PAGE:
Case in point: PC's Rafe and Alison. The minute actors Brian Gaskill and Erin Hershey Presley crossed paths on screen, the show's scribes knew they'd struck gold. "He looked at her and we said, 'Oh man, this is it!'" recalls Estensen. "Whenever we put them in a scene together, between those big, watery eyes of hers and the way he smiles at her ... I wish we could bottle it."
Sheraton Kalouria, NBC's Vice President of Daytime Programming, is a firm believer in that "it" factor. "It's hard to imagine Bo and Hope as a supercouple and divorce that from the magnetic chemistry of Peter Reckell and Kristian Alfonso," Kalouria stresses. "Or Cruz and Eden from SANTA BARBARA days and A Martinez and Marcy Walker. Or McKenzie Westmore as Sheridan and Galen Gering as Luis, if I might be so bold as to dub them a supercouple. Actors bring a huge excitement to [their pairing]."
"It's not something you can predict, explain, ask for, or turn on or off. It's either there or it's not," maintains THE BOLD AND THE BEAUTIFUL's Ronn Moss (Ridge), who realized he shared a special spark with Katherine Kelly Lang (Brooke) "the first time I worked with her."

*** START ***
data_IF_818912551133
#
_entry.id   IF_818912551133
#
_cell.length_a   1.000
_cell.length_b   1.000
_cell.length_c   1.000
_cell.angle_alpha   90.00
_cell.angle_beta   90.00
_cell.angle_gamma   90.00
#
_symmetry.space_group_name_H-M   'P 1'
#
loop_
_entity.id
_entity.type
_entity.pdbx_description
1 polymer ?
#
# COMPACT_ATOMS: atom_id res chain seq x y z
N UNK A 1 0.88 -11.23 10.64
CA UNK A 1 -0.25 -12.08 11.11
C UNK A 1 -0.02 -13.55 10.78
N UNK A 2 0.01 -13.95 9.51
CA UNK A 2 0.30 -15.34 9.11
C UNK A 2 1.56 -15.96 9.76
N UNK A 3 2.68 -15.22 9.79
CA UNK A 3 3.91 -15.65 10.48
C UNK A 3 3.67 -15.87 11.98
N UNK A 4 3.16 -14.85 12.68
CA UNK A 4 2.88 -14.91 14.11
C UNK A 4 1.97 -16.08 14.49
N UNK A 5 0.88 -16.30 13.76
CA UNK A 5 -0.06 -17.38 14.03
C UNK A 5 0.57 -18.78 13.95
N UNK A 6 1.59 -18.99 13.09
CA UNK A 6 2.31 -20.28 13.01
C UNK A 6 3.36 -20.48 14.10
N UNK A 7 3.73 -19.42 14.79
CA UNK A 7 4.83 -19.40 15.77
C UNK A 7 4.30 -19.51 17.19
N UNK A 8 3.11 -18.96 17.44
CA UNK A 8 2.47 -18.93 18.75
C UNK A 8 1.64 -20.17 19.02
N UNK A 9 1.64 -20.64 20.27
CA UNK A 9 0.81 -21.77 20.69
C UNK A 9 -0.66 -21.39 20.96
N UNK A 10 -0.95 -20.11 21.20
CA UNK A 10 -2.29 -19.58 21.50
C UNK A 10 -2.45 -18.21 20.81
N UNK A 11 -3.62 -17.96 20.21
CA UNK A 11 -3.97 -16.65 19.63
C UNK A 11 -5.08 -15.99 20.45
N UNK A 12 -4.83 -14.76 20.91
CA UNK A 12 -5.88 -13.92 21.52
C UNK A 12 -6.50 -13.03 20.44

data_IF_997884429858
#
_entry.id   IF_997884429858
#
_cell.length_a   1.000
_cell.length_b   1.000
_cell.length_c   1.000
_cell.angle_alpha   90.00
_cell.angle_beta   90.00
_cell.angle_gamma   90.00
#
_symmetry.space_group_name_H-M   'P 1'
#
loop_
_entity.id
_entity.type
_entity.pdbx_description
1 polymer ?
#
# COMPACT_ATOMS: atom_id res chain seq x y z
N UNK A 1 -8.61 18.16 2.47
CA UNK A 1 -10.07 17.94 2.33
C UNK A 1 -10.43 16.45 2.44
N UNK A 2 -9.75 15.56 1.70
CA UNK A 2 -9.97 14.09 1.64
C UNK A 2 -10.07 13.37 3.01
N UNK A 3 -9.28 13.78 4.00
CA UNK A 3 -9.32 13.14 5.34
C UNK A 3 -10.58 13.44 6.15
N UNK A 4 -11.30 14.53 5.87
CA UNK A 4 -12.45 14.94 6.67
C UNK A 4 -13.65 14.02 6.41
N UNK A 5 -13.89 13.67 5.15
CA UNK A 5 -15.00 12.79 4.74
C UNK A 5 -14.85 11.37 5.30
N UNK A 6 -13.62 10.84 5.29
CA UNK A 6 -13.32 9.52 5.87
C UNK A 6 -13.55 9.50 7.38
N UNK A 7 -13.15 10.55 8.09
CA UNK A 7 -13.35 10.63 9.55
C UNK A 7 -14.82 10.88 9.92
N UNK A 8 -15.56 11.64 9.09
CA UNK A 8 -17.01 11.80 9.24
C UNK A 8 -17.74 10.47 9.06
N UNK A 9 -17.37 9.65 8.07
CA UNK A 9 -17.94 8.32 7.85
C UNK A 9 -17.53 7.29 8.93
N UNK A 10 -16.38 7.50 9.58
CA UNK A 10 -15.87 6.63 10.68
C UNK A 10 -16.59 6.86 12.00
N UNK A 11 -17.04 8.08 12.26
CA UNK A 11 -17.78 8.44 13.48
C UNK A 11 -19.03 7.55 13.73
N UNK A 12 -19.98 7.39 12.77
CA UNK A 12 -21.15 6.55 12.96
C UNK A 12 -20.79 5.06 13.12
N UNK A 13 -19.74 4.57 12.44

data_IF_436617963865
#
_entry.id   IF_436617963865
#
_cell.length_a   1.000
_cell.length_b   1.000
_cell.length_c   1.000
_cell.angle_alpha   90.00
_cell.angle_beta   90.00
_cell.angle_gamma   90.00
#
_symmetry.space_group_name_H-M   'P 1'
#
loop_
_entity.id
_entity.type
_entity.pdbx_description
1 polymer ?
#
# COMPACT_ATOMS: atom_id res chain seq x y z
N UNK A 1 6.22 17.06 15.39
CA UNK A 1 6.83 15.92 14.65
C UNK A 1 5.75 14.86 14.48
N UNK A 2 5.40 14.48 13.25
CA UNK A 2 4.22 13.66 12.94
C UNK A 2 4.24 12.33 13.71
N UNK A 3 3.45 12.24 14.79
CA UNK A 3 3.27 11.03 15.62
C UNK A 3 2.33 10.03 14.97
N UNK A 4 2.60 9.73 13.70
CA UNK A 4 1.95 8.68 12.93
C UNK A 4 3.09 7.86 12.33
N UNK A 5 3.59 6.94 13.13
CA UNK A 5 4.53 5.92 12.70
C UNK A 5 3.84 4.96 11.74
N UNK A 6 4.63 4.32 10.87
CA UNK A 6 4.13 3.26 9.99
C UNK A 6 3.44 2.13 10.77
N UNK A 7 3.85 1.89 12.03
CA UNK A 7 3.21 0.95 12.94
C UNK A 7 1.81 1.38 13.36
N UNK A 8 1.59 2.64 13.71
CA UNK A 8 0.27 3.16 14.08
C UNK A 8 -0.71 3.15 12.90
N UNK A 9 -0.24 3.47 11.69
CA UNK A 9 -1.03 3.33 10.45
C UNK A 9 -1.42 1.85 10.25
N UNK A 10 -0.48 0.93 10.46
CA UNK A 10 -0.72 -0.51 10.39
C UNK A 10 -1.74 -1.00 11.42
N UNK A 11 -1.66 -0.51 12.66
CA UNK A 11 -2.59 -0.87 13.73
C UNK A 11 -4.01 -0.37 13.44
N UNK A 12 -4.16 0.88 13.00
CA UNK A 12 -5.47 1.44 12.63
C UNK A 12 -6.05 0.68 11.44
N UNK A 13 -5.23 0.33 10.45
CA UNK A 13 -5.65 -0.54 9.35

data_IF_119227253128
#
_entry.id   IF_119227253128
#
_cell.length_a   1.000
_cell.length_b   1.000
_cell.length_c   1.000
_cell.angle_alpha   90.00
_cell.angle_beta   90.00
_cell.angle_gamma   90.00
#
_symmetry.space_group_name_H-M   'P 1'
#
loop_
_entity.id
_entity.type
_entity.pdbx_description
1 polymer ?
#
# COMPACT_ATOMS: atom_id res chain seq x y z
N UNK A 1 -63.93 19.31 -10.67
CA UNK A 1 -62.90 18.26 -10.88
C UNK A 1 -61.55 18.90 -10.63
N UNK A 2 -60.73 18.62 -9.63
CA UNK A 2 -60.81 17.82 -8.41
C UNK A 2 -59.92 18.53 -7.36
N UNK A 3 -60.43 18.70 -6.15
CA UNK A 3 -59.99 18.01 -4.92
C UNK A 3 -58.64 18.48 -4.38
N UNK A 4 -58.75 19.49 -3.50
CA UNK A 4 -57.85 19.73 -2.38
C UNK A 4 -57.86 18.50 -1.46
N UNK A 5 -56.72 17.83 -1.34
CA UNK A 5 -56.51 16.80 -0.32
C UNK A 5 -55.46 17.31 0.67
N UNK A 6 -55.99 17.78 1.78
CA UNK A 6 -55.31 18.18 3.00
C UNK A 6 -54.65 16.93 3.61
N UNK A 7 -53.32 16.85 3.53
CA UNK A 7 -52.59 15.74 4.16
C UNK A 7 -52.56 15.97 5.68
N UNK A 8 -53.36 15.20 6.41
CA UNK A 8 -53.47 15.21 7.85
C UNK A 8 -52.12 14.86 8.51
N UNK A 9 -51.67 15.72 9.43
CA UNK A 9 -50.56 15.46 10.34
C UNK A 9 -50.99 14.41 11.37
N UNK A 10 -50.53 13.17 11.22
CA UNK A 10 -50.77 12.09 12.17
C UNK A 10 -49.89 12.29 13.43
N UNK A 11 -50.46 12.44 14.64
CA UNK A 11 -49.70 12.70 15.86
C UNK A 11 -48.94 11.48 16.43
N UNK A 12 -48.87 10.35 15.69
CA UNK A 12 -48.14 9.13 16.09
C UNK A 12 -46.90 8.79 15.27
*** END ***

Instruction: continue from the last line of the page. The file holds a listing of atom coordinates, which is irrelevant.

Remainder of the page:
PASSIONS' Galen Gering (Luis) feels the same way about leading lady, McKenzie Westmore (Sheridan) "Our relationship onset always naturally clicked," maintains Gering. "Obviously, two people sometimes have chemistry. It's like love. There might be someone who on paper is your ideal mate, but when you're together, you're like, 'There's something missing.' When Mac and I are in a scene together, it works."
Certainly, the same can be said about DAYS' Reckell and Alfonso, who have endured as a supercouple some two decades after they were initially paired. Alfonso believes the years work to their advantage. "There is an ease and a trust [between us]," she says, as well as a shared desire to keep Bo and Hope's relationship alive. "We're always thinking about what we can do to keep it fun, to make it different, and to make it more entertaining for ourselves, which might relay to the audience. Peter and I try to discover new things about Bo and Hope, things that the audience wouldn't expect and might make them giggle."
Sometimes sparks will ignite between actors that a show's writers never envisioned as a pair. "Two people cross and you'll go, 'Whoa! Look at that,'" declares Griffith. "You can see it. They don't have to say a word to each other, and it's there -- the connection, the passion."